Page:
In the following we briefly analyze and compare voice of Bahama Yellowthroat (Geothlypis rostrata) and Common Yellowthroat (G. trichas). We also try to quantify the extent of any vocal differences using the criteria proposed by Tobias et al. (2010), as a support for taxonomic review. We have made use of sound recordings available on-line from Xeno Canto (XC) and Macaulay Library (ML).
Song of Bahama Yellowthroat is a short warbled phrase which basically consists of alternating simple upslurred and downslurred notes. Max. frequency: 4.5 - 5.2kHz, frequency range or bandwidth 2.0-3.0kHz. (Illustrated with sonograms in the pdf version of this Note).
Song of Common Yellowthroat is a short warbled phrase which is quite variable over its large geographical range, but which is always a repeated sub-phrase of several notes. These notes are slightly more complex shaped than G. rostrata and reach max. frequency of 5.2 - 8 kHz. Frequency range (bandwidth) is 2.9-5.0kHz.
Song of Bahama Yellowthroat has thus a lower max. frequency (score 2), a smaller freq. range or narrower bandwidth (score 2) and simpler note shapes (1). When applying Tobias criteria, this would lead to a total vocal score of 4.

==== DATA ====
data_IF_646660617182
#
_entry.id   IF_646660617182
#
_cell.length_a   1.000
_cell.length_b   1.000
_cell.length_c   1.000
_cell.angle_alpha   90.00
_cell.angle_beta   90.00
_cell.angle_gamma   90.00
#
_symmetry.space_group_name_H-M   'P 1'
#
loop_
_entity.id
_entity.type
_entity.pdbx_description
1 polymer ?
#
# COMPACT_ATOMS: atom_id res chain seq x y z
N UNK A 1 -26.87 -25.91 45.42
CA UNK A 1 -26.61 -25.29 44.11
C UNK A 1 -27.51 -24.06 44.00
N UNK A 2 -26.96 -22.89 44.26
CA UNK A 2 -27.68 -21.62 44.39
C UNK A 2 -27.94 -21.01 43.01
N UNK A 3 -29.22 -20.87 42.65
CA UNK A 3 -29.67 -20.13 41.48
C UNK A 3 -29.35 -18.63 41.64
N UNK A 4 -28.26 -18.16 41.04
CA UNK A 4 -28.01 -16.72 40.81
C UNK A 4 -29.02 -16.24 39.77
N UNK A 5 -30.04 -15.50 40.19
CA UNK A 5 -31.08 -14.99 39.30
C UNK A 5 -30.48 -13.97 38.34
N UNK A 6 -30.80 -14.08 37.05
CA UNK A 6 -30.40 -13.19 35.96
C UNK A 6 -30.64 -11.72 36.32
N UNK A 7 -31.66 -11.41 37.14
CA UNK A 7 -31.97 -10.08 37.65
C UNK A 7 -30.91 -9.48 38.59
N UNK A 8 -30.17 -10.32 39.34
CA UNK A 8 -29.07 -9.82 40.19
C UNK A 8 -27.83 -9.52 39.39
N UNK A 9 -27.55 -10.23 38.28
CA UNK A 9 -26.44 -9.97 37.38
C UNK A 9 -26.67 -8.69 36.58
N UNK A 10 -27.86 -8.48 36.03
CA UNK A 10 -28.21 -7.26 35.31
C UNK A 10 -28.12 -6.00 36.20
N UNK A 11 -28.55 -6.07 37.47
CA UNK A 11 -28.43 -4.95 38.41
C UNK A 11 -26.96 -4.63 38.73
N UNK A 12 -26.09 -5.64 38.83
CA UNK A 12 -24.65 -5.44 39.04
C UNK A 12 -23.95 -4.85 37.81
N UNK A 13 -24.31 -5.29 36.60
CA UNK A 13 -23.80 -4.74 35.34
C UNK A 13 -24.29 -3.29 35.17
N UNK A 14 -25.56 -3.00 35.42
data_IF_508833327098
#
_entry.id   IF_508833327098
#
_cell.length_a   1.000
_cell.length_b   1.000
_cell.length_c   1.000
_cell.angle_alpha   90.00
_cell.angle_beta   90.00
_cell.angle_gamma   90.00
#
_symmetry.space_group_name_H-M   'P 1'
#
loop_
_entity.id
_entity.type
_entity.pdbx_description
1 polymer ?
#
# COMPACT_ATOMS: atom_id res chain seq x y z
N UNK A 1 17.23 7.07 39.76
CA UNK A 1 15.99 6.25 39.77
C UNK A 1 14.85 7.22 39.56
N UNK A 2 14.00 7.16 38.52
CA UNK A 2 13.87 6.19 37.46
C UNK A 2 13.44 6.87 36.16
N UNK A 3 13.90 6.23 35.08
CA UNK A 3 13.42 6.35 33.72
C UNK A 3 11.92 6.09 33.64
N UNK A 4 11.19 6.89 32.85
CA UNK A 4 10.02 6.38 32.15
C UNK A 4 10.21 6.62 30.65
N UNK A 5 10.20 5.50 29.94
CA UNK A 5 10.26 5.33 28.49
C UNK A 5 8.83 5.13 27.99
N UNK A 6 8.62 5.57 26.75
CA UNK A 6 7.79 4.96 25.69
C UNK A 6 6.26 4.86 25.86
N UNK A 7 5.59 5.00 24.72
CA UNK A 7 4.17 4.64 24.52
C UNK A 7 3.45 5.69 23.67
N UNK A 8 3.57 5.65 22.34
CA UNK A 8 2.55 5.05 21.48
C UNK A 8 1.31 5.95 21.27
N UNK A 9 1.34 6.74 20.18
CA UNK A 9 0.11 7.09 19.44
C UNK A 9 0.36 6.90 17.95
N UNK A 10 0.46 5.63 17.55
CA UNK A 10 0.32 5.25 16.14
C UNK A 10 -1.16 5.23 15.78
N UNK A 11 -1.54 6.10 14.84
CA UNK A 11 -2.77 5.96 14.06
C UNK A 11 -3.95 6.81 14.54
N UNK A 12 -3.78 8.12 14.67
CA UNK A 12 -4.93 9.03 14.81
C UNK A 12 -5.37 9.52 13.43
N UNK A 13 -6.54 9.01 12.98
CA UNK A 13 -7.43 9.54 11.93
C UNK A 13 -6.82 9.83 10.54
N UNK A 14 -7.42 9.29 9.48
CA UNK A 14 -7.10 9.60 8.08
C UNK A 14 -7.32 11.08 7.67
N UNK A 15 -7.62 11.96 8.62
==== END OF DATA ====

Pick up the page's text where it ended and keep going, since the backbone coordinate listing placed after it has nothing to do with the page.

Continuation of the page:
This note was finalized on 24th June 2016, using sound recordings available on-line at that moment. We would like to thank in the many sound recordists who placed their recordings on XC and ML, in particular Paul Dean, Jesse Fagan, Michael Harvey, Peter Kellogg, Linda Macaulay and Douglas Welch for recordings of rostrata.
Tobias, J.A., Seddon, N., Spottiswoode, C.N., Pilgrim, J.D., Fishpool, L.D.C. & Collar, N.J. (2010). Quantitative criteria for species delimitation. Ibis 152(4): 724–746.
More Information: on371_bahama_yellowthroat.pdf